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Looks like we may have sold our French house - paperwork being done at present.

But can anyone help with some advice?

The fosse does not conform- what usually happens? is it obligatory to be re-done, can it continue longer (it was built in the 70s and has never has any problems)  and our buyer can they demand we pay/share the cost to re-build it?   As it is we are selling at a massive loss - much less than our purchase price in 2006, and we have made plenty improvements (about 50K euros worth) also lost.

And if this sale crashes could the diagnostic be used for a subsequent sale?  it was done last week, cost 300 euros (excludes the fosse inspection costs)

Any advice will be much appreciated.

Thanks in advance

 

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AFAIK the subject of the fosse  is a negotiation with the buyer; they do not have a right to force you to share costs. If they want the house they will buy it anyway. It is up to you to decide  you want to lose the sale for €5000 . But maybe by hanging on will do better. Your choice. What you have spent on the house is irrelevant.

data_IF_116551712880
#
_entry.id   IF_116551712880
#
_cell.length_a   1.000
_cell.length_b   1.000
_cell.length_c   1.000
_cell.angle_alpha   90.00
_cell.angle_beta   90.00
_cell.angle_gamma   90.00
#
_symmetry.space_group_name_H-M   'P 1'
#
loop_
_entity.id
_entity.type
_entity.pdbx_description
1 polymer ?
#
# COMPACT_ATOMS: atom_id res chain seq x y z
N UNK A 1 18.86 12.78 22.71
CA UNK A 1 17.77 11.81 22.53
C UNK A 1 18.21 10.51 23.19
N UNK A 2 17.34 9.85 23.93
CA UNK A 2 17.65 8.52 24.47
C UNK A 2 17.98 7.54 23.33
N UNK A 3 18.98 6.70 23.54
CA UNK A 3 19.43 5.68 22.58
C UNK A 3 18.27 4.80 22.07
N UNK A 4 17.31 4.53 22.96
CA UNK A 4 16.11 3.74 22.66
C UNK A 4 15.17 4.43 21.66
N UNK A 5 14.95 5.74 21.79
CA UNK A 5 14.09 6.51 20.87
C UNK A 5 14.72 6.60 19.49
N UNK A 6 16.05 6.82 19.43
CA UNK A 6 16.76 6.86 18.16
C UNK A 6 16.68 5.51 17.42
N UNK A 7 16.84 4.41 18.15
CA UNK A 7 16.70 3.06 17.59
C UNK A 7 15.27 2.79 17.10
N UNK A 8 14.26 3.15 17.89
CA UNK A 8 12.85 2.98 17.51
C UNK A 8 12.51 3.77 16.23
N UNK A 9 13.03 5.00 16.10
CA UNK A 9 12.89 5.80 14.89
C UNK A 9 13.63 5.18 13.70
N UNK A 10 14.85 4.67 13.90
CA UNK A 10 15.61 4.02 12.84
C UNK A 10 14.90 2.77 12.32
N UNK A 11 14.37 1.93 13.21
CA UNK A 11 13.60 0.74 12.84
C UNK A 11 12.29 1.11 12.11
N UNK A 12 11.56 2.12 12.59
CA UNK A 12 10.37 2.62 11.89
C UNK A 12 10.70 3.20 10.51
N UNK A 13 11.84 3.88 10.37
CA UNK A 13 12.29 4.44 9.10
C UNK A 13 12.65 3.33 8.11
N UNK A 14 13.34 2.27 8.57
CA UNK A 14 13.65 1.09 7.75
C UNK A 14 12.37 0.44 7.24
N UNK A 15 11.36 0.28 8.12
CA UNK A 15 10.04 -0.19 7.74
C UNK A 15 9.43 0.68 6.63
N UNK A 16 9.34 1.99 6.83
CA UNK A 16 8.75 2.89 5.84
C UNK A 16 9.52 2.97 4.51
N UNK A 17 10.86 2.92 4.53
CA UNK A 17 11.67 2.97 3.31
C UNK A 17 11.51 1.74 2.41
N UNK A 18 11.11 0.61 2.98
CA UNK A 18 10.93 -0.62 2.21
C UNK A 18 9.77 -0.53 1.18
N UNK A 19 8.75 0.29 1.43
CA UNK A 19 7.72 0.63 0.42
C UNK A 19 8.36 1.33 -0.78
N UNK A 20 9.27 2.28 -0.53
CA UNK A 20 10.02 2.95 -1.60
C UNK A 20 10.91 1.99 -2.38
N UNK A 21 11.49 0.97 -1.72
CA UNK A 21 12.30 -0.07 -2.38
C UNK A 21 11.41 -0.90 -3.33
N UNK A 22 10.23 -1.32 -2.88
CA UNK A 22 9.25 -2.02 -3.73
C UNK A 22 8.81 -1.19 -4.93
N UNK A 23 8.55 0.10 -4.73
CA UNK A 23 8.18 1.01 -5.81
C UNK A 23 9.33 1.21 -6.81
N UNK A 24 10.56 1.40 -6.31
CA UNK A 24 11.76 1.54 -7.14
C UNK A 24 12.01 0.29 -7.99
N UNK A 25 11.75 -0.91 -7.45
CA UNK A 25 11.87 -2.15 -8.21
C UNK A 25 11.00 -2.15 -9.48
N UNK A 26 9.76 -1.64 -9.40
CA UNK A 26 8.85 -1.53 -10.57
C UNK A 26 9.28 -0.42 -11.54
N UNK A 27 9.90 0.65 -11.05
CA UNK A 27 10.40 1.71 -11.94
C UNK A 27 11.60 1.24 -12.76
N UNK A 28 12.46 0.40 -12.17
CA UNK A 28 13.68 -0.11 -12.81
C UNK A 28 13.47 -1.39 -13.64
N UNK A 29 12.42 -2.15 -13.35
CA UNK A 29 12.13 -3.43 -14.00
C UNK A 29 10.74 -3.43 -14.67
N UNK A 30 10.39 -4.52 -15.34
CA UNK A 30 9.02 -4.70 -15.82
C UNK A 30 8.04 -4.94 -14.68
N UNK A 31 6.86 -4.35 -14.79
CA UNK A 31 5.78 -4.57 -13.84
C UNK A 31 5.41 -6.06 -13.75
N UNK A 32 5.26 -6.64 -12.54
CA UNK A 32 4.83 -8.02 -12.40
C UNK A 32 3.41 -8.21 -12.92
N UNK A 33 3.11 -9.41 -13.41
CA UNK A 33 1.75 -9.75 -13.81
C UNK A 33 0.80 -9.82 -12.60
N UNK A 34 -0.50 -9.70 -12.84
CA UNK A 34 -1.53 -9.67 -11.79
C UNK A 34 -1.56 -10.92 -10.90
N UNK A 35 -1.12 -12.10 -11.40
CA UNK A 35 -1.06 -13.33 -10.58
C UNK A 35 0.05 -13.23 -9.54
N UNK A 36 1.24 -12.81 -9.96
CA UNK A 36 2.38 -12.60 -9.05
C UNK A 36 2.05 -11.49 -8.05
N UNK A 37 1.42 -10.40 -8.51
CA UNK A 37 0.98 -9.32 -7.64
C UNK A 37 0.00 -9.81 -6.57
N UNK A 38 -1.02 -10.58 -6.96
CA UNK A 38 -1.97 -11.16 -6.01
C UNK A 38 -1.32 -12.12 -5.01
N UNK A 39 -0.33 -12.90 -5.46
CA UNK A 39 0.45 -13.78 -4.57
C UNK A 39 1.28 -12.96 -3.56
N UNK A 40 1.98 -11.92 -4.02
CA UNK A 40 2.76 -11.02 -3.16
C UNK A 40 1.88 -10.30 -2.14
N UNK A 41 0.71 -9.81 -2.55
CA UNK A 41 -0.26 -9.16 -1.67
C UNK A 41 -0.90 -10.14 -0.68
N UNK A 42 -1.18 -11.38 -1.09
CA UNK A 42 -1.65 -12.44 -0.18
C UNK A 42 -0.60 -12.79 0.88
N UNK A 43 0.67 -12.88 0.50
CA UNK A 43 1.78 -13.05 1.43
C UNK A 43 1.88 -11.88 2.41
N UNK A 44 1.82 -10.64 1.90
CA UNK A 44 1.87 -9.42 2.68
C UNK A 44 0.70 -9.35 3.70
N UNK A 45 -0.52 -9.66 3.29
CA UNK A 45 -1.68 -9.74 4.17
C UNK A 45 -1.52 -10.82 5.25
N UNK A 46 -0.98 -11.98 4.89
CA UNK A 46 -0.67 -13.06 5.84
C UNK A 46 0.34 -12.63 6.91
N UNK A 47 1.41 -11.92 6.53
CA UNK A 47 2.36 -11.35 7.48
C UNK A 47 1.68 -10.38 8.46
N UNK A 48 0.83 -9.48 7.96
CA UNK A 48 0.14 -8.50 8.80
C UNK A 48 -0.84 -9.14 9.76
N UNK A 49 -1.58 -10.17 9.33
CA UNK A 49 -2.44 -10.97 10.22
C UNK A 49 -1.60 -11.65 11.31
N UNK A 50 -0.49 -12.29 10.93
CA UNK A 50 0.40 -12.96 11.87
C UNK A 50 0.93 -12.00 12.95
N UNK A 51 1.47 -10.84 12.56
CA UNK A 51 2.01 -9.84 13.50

Second home purchases are way up at the moment.

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It is up to the buyer to bring the fosse into spec if they choose to buy the property. 

It is nothing to do with you.

The new buyers won't mind you ?

Don't lower the price of the house with respect to the fosse.

Most houses with a fosse are out of spec. The rules keep changing.  

Good luck my friend with your sale.

Edited by alittlebitfrench
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The statutory report is basically about lead and the electrical wiring.

As both ALBF and The Banana Man state (To which I agree), if the fosse septique does not conform to the standards demanded by SPANC, well resolution is up to the potential purchaser.

Under French property law for sales, any sensible purchaser demands what is called a Clause Suspensive on the initial purchase agreement (Compromis de Vente), which negates the potential purchaser's legal obligation if any noted facet is faulty. In which case their deposit is returned.